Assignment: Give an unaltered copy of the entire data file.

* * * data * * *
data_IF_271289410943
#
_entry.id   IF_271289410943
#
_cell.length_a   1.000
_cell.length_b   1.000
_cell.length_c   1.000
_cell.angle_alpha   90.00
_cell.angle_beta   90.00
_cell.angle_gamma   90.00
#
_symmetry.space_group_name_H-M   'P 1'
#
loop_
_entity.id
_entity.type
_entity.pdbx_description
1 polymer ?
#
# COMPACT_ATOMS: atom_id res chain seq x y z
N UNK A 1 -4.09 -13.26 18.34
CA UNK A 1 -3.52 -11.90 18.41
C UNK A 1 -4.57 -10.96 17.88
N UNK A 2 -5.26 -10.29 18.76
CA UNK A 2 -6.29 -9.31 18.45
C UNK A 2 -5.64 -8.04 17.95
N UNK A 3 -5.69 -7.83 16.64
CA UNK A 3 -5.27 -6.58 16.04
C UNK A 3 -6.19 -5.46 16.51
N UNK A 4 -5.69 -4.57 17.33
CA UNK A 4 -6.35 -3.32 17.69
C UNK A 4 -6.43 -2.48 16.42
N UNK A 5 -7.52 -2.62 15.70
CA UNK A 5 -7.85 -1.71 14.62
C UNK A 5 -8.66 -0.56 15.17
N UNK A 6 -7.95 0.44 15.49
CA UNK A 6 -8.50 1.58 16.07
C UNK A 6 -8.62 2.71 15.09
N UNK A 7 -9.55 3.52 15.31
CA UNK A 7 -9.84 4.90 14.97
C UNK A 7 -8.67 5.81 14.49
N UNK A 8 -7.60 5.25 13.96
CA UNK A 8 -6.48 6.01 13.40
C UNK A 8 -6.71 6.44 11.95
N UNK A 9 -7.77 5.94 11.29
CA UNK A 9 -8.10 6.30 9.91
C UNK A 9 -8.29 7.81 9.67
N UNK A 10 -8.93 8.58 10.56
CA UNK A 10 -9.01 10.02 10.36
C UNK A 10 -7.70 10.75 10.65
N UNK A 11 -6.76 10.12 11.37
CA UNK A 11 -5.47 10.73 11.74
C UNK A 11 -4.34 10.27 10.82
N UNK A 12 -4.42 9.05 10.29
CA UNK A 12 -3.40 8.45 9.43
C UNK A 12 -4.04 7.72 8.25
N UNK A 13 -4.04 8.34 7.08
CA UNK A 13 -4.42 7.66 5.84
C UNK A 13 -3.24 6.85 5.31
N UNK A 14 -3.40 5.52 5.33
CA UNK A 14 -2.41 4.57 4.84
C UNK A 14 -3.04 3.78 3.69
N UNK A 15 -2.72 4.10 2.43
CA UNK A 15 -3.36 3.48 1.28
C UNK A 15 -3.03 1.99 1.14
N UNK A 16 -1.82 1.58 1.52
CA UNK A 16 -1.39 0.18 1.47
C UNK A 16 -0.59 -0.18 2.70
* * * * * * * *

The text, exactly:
data_IF_271289410943
#
_entry.id   IF_271289410943
#
_cell.length_a   1.000
_cell.length_b   1.000
_cell.length_c   1.000
_cell.angle_alpha   90.00
_cell.angle_beta   90.00
_cell.angle_gamma   90.00
#
_symmetry.space_group_name_H-M   'P 1'
#
loop_
_entity.id
_entity.type
_entity.pdbx_description
1 polymer ?
#
# COMPACT_ATOMS: atom_id res chain seq x y z
N UNK A 1 -4.09 -13.26 18.34
CA UNK A 1 -3.52 -11.90 18.41
C UNK A 1 -4.57 -10.96 17.88
N UNK A 2 -5.26 -10.29 18.76
CA UNK A 2 -6.29 -9.31 18.45
C UNK A 2 -5.64 -8.04 17.95
N UNK A 3 -5.69 -7.83 16.64
CA UNK A 3 -5.27 -6.58 16.04
C UNK A 3 -6.19 -5.46 16.51
N UNK A 4 -5.69 -4.57 17.33
CA UNK A 4 -6.35 -3.32 17.69
C UNK A 4 -6.43 -2.48 16.42
N UNK A 5 -7.52 -2.62 15.70
CA UNK A 5 -7.85 -1.71 14.62
C UNK A 5 -8.66 -0.56 15.17
N UNK A 6 -7.95 0.44 15.49
CA UNK A 6 -8.50 1.58 16.07
C UNK A 6 -8.62 2.71 15.09
N UNK A 7 -9.55 3.52 15.31
CA UNK A 7 -9.84 4.90 14.97
C UNK A 7 -8.67 5.81 14.49
N UNK A 8 -7.60 5.25 13.96
CA UNK A 8 -6.48 6.01 13.40
C UNK A 8 -6.71 6.44 11.95
N UNK A 9 -7.77 5.94 11.29
CA UNK A 9 -8.10 6.30 9.91
C UNK A 9 -8.29 7.81 9.67
N UNK A 10 -8.93 8.58 10.56
CA UNK A 10 -9.01 10.02 10.36
C UNK A 10 -7.70 10.75 10.65
N UNK A 11 -6.76 10.12 11.37
CA UNK A 11 -5.47 10.73 11.74
C UNK A 11 -4.34 10.27 10.82
N UNK A 12 -4.42 9.05 10.29
CA UNK A 12 -3.40 8.45 9.43
C UNK A 12 -4.04 7.72 8.25
N UNK A 13 -4.04 8.34 7.08
CA UNK A 13 -4.42 7.66 5.84
C UNK A 13 -3.24 6.85 5.31
N UNK A 14 -3.40 5.52 5.33
CA UNK A 14 -2.41 4.57 4.84
C UNK A 14 -3.04 3.78 3.69
N UNK A 15 -2.72 4.10 2.43
CA UNK A 15 -3.36 3.48 1.28
C UNK A 15 -3.03 1.99 1.14
N UNK A 16 -1.82 1.58 1.52
CA UNK A 16 -1.39 0.18 1.47
C UNK A 16 -0.59 -0.18 2.70